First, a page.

If you assign cash, property or other assets to another party, an assignment fee may be required to complete the transaction. The assignment fee compensates the assignor for the rights he is giving up in the agreement. The amount of the fee will vary based on the type and value of the property involved in the agreement. Before executing an assignment agreement, check any previous contracts related to the assigned property. Some contracts include a nonassignment clause that automatically invalidates the entire contract if violated.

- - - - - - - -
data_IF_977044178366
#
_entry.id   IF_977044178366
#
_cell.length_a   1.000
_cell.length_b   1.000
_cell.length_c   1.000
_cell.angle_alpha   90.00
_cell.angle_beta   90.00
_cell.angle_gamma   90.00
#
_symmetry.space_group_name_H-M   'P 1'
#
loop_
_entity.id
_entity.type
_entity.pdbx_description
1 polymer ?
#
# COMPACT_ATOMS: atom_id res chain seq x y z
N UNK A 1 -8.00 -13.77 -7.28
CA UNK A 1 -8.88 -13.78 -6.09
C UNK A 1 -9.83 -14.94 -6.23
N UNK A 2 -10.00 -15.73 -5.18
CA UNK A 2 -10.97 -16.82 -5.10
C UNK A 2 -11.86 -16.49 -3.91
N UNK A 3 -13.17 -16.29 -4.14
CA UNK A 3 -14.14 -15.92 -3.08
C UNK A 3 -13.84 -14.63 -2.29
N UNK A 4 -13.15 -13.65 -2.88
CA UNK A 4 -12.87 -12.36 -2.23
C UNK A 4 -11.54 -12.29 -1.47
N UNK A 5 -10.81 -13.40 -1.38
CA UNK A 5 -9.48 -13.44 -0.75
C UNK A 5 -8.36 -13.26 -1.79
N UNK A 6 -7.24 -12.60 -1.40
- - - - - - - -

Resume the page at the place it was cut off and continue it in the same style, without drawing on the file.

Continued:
Assignments do not have to be in writing to be legally binding. Verbal assignment agreements also are valid, but can be more difficult to prove if there is a dispute. In the absence of a written agreement, the assignor will be held liable for any damages resulting from the assignment. Assignment agreements that are set to take place in the future are not legally binding.
Some states have laws limiting the amount of the assignment fee that may be charged per transaction. As long as the legal requirements are met, the parties to the assignment are free to negotiate the fee amongst themselves. Once the fee has been set, include the amount and terms of payment in the assignment agreement to prevent future disputes.